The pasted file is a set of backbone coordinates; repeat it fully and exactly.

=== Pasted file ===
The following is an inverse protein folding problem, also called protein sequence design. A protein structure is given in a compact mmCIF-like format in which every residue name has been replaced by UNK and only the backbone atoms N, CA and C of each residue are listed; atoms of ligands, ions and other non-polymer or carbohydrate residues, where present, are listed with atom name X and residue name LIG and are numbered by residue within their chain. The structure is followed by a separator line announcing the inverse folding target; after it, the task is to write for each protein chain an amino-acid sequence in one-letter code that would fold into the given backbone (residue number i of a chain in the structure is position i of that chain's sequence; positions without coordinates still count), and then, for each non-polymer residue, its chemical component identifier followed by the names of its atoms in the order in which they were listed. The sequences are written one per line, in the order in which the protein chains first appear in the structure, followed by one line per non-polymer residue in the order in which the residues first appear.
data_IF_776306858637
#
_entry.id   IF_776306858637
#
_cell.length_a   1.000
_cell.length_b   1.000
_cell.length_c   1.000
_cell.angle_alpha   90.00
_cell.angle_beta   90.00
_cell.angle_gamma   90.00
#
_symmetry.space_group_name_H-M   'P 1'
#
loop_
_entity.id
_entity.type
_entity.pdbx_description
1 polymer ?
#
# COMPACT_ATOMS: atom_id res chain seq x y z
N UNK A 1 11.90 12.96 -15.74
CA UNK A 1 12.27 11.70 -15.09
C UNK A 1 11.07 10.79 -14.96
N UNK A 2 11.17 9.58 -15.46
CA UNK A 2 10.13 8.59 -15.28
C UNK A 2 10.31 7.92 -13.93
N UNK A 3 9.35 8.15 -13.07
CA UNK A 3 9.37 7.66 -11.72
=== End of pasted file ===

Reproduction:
The following is an inverse protein folding problem, also called protein sequence design. A protein structure is given in a compact mmCIF-like format in which every residue name has been replaced by UNK and only the backbone atoms N, CA and C of each residue are listed; atoms of ligands, ions and other non-polymer or carbohydrate residues, where present, are listed with atom name X and residue name LIG and are numbered by residue within their chain. The structure is followed by a separator line announcing the inverse folding target; after it, the task is to write for each protein chain an amino-acid sequence in one-letter code that would fold into the given backbone (residue number i of a chain in the structure is position i of that chain's sequence; positions without coordinates still count), and then, for each non-polymer residue, its chemical component identifier followed by the names of its atoms in the order in which they were listed. The sequences are written one per line, in the order in which the protein chains first appear in the structure, followed by one line per non-polymer residue in the order in which the residues first appear.
data_IF_776306858637
#
_entry.id   IF_776306858637
#
_cell.length_a   1.000
_cell.length_b   1.000
_cell.length_c   1.000
_cell.angle_alpha   90.00
_cell.angle_beta   90.00
_cell.angle_gamma   90.00
#
_symmetry.space_group_name_H-M   'P 1'
#
loop_
_entity.id
_entity.type
_entity.pdbx_description
1 polymer ?
#
# COMPACT_ATOMS: atom_id res chain seq x y z
N UNK A 1 11.90 12.96 -15.74
CA UNK A 1 12.27 11.70 -15.09
C UNK A 1 11.07 10.79 -14.96
N UNK A 2 11.17 9.58 -15.46
CA UNK A 2 10.13 8.59 -15.28
C UNK A 2 10.31 7.92 -13.93
N UNK A 3 9.35 8.15 -13.07
CA UNK A 3 9.37 7.66 -11.72